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Cisco Invests In Converged IT And Video Surveillance Security

Posted by iTech - 2006-03-09

In a move to promote a convergence between IT security and surveillance cameras that act as the eyes of security professionals who defend physical perimeters and corridors, Cisco Systems Tuesday said it was planning a $51 million acquisition of SyPixx Networks Inc., a privately held maker of video surveillance software and hardware that lets existing analog video systems operate as part of an open IP network.

Cisco is looking to add intelligence to video security systems so that they do more than simply record and play back an analog history of events. "SyPixx can be used to integrate surveillance into an IP-based network," says Marthin De Beer, VP of Cisco’s emerging market technologies group, which will oversee the company's security convergence work. While it's difficult for companies to access and analyze much of the analog video surveillance footage available to them today, "When you make it digital, it becomes a snap to pull up relevant content," he notes.

Use of IP networking to control video surveillance also means footage can be shared anywhere the network reaches; security professionals don't need to run to a central surveillance booth to screen images. SyPixx offers encoder technology that allows existing coaxial-connected video cameras to digitize their feed to an IP network.

Cisco expects to close the acquisition in its third fiscal quarter ending April 28th. SyPixx was founded in 2004 and has 27 employees in Arizona, California, and Connecticut. Upon close of the transaction, SyPixx’s video surveillance products will be part of a new business unit in Cisco’s emerging markets technology group, reporting to De Beer. "As the world has changed over the past five years, people have become aware of the need to move the surveillance technology that's in place to a more scalable system," says De Beer of the reasoning behind Cisco's first foray into the market for converged physical and IT security.

Such convergence sets the table for a variety of security technologies that people know more from television shows such as 24 than from reality. One is the ability to capture a video image of a person moving through a yard or facility and use facial-recognition software to match that image against a database of known criminals or suspects. This technology is still a work in progress. The reality is that poor lighting and difficulty capturing a clean image of a suspect's face makes it difficult to get a positive match with an image stored in a database. Companies such as A4Vision Inc., a maker of 3D facial recognition cameras and software that are largely being tested outside the United States, continue to work through such problems. In February, Motorola said it would include A4Vision's technology as part of Motorola's biometric identity management and security portfolio of products, used for enrollment and issuance of secure national ID cards and passport documents.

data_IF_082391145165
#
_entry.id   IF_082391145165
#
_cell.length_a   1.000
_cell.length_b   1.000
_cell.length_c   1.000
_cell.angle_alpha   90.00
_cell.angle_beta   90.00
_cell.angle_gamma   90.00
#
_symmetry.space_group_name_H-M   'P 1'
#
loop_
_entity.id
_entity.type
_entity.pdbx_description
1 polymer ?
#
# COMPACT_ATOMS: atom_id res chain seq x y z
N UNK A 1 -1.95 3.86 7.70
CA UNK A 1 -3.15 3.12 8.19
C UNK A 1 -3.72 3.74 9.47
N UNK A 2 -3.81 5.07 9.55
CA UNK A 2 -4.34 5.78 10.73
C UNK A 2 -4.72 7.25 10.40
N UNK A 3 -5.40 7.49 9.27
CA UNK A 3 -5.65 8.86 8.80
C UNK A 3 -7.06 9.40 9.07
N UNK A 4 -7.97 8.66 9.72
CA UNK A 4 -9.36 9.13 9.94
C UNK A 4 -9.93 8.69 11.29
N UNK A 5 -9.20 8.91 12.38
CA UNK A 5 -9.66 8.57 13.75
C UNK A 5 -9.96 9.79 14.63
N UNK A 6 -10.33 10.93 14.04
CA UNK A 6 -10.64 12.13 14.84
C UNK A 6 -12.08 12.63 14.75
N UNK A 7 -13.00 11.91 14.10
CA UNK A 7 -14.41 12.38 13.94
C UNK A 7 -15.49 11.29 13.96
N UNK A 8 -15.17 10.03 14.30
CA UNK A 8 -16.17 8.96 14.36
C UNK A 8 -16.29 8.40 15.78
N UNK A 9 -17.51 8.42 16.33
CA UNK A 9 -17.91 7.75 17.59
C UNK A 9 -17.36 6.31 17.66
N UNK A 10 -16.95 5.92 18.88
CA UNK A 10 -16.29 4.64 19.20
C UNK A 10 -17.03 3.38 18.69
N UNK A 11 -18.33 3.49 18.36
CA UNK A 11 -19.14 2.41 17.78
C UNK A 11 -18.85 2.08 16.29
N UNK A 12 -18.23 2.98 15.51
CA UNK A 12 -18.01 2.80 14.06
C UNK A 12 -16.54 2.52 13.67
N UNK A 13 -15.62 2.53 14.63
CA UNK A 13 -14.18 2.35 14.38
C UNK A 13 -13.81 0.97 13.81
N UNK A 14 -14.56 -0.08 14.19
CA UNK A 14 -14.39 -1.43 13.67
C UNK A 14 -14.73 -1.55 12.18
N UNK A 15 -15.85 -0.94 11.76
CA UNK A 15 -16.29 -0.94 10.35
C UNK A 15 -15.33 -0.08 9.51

"Once you put video on an open standards network like an IP net, application vendors can write software that can much more intelligently monitor what's happening," De Beer says. "This is only the beginning, but we expect rapid integration over the next two to three years."

When video data more widely becomes part of the IT infrastructure, the possibilities open up for emerging security software that alerts organizations via pager, E-mail, or cell phone to situations when people are, for example, moving in the wrong direction at airport exit lanes, when a person without clearance is trying to follow someone else into a secure area, when a vehicle is parked illegally, or when there's movement near a perimeter fence. The market for improved video surveillance continues to be fueled by security concerns nationwide. Chicago Alderman Rey Suarez recently proposed an ordinance requiring businesses operating more than 12 hours a day to install surveillance cameras.

Digital video recording equipment, which plays an important role in allowing video footage to quickly be captured, stored, and reviewed, generally hasn't been part of the IT network. This will change soon due to a demand for improved security systems and an influx of vendors into the market. Courion Corp., a provider of provisioning software used in identity management systems, announced Monday that it will resell Spike Server voice-based biometric technology from Diaphonics Inc., providing users with another access option for Courion's PasswordCourier self-service password reset and synchronization software. Diaphonics will in turn resell Courion's Enterprise Provisioning Suite through its direct sales force and channels.

Exacq Technologies plans in April to introduce its ExacqVision System, which includes digital-video recorder technology plus open APIs for integrating video-analysis software, access control systems, and other IT security applications with either digital or analog video systems featuring up to 1,000 cameras.

"This makes video cameras a source of data for the IT systems," says Tom Buckley, Exacq's director of sales and marketing. Security professionals will be able to view multiple video cameras on a single PC monitor, define whether cameras capture images at certain intervals (such as every 30 seconds) or come to life only when they sense motion, and establish criteria for who is authorized to view video footage.

You'd better believe Jack Bauer and the rest of 24's Counter Terrorism Unit would approve.

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